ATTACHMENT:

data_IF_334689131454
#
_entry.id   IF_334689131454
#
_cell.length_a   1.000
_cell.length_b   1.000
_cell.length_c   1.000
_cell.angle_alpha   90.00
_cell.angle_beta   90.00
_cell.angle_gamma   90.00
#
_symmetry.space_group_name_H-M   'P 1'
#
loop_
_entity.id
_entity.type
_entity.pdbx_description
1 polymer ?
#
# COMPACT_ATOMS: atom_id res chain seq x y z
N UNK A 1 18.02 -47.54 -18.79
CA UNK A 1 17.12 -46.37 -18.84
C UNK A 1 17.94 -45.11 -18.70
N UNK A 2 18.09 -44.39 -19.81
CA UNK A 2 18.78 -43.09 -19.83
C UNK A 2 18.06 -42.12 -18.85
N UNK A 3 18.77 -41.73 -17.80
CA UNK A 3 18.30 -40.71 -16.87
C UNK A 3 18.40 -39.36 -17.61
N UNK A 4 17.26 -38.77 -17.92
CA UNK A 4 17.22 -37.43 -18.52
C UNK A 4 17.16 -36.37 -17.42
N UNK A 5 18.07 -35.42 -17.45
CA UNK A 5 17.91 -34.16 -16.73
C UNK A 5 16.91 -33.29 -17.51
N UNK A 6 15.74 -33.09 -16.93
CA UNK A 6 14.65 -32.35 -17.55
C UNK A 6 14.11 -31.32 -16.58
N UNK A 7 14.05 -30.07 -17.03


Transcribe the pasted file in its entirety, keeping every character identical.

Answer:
data_IF_334689131454
#
_entry.id   IF_334689131454
#
_cell.length_a   1.000
_cell.length_b   1.000
_cell.length_c   1.000
_cell.angle_alpha   90.00
_cell.angle_beta   90.00
_cell.angle_gamma   90.00
#
_symmetry.space_group_name_H-M   'P 1'
#
loop_
_entity.id
_entity.type
_entity.pdbx_description
1 polymer ?
#
# COMPACT_ATOMS: atom_id res chain seq x y z
N UNK A 1 18.02 -47.54 -18.79
CA UNK A 1 17.12 -46.37 -18.84
C UNK A 1 17.94 -45.11 -18.70
N UNK A 2 18.09 -44.39 -19.81
CA UNK A 2 18.78 -43.09 -19.83
C UNK A 2 18.06 -42.12 -18.85
N UNK A 3 18.77 -41.73 -17.80
CA UNK A 3 18.30 -40.71 -16.87
C UNK A 3 18.40 -39.36 -17.61
N UNK A 4 17.26 -38.77 -17.92
CA UNK A 4 17.22 -37.43 -18.52
C UNK A 4 17.16 -36.37 -17.42
N UNK A 5 18.07 -35.42 -17.45
CA UNK A 5 17.91 -34.16 -16.73
C UNK A 5 16.91 -33.29 -17.51
N UNK A 6 15.74 -33.09 -16.93
CA UNK A 6 14.65 -32.35 -17.55
C UNK A 6 14.11 -31.32 -16.58
N UNK A 7 14.05 -30.07 -17.03